Thinking back to when my kids were born, I remember that it seemed pretty instantaneous that when they entered into the world, their first breath seemed immediate, and they loudly announced their arrival through their first cries almost immediately. That is typically not the case with newborn lambs; their entrance into the world doesn’t always happen seamlessly. More often than not, it seems that we end up helping the lambs to “get going”, especially if we’ve had to help the ewe with the delivery. Lambs can be slow to break out into the new world and take their first breaths. Frankly speaking, they can be pretty lifeless for the first few minutes, which seems like eternity, after birth. Without getting into too many gory details, my kids have seen my husband and I do whatever it takes to get a lamb going and breathing as quickly as possible. Sadly, sometimes they just never do really “get going”.

The birth process doesn’t always go as planned despite our best efforts. The kids see my husband and I’s frustration, defeat and genuine sadness when our best efforts in assisting our livestock don’t end well. Life is fragile. My kids have experienced death. These life and death experiences open the door for me to talk to my kids and remind them that life is not to be taken for granted.


When you work at something that you love, you’ll never work a day in your life. Raising livestock is hard work but when its work that you love, it’s much easier (though admittedly not always fun) to get out of bed for 1AM and 3AM barn checks during lambing season. Now granted, my kids don’t actively participate in middle-of-the night barn checks, but they know that it gets done. The kids do however, participate in as much barn work with the ewes and lambs as reasonable for their ages. My 7 and 4 year olds are capable of doing anything from feeding hay to bottling lambs to being the ear tagger or shot holder. And guess what? It hasn’t killed them yet. In reality, most of the time, the kids are eager to go to the barn and help; they want to be part of the work done in the barn and genuinely look forward to it. Working together as a family to raise livestock truly allows us the priceless opportunity to begin to introduce a strong work ethic to our kids in a positive way. I can’t think of a better place than the barn to introduce my kids to the concept of “work can be fun” when it’s something you love.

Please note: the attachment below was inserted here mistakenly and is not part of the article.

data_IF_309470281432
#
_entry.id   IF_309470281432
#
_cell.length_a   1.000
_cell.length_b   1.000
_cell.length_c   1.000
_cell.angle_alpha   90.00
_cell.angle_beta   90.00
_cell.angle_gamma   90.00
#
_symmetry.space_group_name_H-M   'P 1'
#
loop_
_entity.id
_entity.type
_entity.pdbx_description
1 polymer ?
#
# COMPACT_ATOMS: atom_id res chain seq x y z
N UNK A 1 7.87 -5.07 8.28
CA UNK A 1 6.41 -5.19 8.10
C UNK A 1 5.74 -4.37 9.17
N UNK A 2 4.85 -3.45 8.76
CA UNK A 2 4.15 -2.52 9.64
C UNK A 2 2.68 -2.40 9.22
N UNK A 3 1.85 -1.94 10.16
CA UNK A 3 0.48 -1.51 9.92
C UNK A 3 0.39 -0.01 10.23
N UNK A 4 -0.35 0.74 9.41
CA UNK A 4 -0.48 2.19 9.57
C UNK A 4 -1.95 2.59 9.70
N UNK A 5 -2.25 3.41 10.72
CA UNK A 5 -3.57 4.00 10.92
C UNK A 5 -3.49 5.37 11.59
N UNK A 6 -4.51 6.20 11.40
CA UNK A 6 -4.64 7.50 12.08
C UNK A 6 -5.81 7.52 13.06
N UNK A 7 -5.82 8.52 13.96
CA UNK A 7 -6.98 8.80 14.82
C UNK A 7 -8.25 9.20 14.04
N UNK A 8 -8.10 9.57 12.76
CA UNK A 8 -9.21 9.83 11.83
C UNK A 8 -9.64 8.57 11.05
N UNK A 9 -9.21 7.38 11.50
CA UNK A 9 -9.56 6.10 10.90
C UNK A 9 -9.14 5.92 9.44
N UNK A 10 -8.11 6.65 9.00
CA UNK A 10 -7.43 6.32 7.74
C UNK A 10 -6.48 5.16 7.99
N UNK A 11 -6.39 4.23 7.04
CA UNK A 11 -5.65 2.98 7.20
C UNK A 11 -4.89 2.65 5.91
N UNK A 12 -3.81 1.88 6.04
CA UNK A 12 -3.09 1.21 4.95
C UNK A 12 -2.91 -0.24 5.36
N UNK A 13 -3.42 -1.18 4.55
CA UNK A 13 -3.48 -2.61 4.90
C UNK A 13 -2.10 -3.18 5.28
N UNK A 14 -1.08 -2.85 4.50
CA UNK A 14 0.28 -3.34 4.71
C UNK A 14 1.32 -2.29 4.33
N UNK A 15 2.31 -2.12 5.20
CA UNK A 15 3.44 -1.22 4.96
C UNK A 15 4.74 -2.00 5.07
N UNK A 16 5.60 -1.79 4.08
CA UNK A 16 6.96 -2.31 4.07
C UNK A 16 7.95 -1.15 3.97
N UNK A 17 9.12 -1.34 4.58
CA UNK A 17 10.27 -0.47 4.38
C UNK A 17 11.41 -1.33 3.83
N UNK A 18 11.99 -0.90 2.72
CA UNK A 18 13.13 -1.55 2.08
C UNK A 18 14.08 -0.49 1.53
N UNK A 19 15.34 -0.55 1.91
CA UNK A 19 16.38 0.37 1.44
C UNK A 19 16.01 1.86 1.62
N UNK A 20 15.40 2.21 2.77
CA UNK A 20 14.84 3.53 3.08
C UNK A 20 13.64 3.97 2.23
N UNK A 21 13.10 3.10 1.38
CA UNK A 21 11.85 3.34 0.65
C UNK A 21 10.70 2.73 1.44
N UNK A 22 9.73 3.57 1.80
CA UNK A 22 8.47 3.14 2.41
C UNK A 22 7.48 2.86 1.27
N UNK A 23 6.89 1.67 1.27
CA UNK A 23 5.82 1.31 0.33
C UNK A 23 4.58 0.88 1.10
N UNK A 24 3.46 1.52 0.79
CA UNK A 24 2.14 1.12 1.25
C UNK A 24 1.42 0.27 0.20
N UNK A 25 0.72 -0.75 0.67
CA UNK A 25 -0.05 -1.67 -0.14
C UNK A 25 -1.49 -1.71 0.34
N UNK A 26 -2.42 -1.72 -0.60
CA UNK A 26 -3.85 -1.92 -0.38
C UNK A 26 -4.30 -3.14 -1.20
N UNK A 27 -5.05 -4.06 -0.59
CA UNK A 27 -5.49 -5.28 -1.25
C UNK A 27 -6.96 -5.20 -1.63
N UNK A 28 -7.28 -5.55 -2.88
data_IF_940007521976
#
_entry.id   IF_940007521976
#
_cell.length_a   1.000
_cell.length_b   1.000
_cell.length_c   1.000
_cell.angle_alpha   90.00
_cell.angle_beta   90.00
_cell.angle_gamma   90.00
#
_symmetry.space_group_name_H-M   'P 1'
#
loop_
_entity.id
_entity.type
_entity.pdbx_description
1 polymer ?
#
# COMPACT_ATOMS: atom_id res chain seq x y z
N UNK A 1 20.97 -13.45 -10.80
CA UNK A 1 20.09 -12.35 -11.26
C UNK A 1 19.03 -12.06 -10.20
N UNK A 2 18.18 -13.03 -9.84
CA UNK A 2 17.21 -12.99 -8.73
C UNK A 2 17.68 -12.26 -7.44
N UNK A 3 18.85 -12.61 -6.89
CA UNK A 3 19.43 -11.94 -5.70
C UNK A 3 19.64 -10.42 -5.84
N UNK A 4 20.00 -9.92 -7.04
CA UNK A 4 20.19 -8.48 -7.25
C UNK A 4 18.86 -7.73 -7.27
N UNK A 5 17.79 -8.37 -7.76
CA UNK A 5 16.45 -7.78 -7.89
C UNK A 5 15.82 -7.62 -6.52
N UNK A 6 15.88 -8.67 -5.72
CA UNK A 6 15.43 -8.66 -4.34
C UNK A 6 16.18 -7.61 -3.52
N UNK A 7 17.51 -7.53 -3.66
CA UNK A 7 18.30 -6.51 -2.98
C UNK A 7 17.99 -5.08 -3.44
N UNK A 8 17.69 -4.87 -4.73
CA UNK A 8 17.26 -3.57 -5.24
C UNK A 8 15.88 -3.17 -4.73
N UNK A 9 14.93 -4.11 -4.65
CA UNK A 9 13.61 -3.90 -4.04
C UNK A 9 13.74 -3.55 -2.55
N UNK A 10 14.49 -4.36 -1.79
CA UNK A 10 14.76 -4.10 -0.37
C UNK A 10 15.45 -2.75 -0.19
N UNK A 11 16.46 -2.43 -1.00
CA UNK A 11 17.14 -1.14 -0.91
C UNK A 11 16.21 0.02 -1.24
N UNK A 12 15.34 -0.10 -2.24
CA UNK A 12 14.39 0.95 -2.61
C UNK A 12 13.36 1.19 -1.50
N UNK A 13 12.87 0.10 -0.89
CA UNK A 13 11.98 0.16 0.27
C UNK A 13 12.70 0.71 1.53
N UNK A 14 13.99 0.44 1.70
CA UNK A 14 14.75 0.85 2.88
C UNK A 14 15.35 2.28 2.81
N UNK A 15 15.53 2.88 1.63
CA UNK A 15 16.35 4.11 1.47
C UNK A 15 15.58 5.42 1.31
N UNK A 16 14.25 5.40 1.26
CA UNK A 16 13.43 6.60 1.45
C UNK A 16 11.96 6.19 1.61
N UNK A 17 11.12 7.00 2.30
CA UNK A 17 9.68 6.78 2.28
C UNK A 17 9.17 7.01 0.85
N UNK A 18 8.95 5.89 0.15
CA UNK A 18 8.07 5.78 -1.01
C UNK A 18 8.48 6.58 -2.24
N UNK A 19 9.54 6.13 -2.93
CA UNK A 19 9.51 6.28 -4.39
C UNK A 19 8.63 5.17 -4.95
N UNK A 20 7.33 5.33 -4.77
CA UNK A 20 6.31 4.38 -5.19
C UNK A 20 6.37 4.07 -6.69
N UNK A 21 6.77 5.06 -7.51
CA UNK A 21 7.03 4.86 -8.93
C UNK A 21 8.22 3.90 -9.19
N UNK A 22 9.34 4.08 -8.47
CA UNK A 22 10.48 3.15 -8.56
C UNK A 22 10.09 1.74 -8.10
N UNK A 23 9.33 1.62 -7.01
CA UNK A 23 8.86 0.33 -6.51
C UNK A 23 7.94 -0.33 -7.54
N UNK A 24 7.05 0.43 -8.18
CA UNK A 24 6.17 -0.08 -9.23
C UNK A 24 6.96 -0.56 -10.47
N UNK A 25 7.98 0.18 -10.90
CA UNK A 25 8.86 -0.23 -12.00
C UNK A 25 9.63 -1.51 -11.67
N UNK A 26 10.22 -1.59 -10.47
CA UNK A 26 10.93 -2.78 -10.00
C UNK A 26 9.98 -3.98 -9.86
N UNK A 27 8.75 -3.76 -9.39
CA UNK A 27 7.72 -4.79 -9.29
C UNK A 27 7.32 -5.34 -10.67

I am so tlisablogpost4hankful to be able to share this livestock life with my kids and I hope that someday they will look back and value their time spent the barn, especially during lambing season. I truly believe that through exposure to real-life scenarios like life, death and hard work, livestock kids have a distinct advantage and a strong grasp on the realities of life. If I am wrong, what did the experience hurt? But instead, I’d like to think that I am spot on and I’d argue any day of the week that the barn is exactly where I want my kids to grow up.

Lisa Shearer